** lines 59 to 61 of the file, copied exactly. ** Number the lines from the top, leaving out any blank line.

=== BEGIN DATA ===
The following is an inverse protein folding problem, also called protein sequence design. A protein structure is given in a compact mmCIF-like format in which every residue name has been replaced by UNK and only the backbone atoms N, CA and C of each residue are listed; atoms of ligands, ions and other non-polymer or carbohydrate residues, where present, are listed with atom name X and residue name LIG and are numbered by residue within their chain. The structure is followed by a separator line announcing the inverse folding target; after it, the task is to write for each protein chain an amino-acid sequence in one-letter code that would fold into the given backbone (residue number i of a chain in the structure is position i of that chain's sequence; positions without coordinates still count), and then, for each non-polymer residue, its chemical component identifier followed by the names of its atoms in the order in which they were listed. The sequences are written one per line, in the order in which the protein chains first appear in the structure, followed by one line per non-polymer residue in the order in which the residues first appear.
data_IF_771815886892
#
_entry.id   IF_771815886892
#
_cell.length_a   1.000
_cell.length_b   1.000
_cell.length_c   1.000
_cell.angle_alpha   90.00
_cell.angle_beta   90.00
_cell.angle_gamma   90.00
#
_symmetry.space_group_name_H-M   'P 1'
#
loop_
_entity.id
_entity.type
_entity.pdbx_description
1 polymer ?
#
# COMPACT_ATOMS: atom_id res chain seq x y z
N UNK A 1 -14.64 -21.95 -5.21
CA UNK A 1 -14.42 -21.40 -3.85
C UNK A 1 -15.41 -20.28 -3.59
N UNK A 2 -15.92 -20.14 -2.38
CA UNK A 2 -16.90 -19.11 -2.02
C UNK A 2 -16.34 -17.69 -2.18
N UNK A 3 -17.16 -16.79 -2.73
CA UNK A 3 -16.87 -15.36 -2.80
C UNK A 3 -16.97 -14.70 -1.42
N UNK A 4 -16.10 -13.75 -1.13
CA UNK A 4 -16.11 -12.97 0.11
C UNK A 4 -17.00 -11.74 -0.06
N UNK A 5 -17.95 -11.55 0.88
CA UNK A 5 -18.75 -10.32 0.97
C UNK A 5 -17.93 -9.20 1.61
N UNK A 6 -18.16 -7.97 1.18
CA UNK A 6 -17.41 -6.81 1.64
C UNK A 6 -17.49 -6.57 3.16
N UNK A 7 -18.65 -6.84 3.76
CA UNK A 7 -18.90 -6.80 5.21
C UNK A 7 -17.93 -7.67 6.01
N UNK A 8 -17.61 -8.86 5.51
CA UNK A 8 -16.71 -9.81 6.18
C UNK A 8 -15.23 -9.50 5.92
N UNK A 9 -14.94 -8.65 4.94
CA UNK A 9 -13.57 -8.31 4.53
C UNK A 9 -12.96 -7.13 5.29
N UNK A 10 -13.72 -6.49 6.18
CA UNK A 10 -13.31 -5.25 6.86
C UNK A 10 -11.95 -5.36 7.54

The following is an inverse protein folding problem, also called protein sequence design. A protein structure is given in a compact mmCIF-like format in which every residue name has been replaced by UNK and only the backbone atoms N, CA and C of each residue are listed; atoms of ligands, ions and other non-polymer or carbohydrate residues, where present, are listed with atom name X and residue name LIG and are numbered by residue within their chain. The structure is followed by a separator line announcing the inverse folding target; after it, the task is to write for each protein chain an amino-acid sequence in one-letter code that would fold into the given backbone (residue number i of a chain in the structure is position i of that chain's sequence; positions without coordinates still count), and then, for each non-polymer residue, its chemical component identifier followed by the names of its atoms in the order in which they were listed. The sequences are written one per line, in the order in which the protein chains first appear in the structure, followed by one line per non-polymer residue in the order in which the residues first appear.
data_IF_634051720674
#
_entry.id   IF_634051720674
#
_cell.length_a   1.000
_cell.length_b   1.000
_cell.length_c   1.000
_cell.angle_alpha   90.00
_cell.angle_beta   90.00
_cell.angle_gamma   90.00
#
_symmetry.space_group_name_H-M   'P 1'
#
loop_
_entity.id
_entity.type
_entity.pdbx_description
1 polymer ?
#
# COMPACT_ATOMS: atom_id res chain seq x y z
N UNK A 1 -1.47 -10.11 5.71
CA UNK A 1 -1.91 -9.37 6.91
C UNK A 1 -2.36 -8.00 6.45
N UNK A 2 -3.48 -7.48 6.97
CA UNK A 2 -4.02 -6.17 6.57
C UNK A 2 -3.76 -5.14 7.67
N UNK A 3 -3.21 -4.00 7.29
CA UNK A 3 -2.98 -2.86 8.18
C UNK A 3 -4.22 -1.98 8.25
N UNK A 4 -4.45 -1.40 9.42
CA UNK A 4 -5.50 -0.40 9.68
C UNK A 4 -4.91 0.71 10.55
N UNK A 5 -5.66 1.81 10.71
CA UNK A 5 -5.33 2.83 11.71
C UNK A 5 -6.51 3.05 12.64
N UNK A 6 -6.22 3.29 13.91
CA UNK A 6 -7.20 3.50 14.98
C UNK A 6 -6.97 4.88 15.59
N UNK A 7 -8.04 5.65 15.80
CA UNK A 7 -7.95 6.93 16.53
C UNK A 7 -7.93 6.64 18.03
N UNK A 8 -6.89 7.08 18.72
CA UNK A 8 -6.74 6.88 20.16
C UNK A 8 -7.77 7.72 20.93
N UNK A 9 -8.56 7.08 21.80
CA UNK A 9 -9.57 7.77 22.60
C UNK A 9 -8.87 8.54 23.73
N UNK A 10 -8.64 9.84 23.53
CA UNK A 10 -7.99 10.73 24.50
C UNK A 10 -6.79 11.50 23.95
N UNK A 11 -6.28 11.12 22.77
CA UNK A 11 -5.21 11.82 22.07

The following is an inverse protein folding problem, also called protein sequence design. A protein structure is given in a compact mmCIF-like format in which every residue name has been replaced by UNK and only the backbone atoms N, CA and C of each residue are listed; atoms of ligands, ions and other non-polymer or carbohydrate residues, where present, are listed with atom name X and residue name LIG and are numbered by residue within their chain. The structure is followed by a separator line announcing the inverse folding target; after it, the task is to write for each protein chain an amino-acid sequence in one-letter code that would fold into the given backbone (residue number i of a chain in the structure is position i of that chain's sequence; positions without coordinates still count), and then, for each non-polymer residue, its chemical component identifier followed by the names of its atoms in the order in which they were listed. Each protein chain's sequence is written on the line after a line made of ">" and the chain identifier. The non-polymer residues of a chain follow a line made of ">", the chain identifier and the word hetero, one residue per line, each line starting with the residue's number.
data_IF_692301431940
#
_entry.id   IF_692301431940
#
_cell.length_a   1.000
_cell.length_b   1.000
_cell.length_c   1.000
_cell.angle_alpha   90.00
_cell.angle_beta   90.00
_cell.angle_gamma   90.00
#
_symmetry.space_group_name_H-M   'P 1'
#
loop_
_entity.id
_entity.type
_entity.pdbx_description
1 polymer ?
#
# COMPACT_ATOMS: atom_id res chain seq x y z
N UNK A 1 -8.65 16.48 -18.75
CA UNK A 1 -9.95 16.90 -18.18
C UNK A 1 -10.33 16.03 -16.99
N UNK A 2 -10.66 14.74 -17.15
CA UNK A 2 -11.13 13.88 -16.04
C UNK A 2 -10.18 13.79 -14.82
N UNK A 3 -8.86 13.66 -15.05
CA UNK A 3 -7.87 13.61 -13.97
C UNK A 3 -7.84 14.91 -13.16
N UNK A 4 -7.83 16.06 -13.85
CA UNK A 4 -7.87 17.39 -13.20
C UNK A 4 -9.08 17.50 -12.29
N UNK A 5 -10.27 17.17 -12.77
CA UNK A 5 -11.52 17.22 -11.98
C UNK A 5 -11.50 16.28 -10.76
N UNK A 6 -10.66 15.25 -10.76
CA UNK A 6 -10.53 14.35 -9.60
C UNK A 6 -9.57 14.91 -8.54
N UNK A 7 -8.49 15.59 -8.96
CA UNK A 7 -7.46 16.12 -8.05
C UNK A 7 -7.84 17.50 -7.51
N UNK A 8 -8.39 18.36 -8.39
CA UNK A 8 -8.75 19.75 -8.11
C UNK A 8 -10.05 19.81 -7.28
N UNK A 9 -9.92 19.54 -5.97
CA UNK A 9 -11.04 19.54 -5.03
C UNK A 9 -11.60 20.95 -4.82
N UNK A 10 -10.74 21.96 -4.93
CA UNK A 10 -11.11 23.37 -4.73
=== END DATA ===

_cell.length_c   1.000
_cell.angle_alpha   90.00
_cell.angle_beta   90.00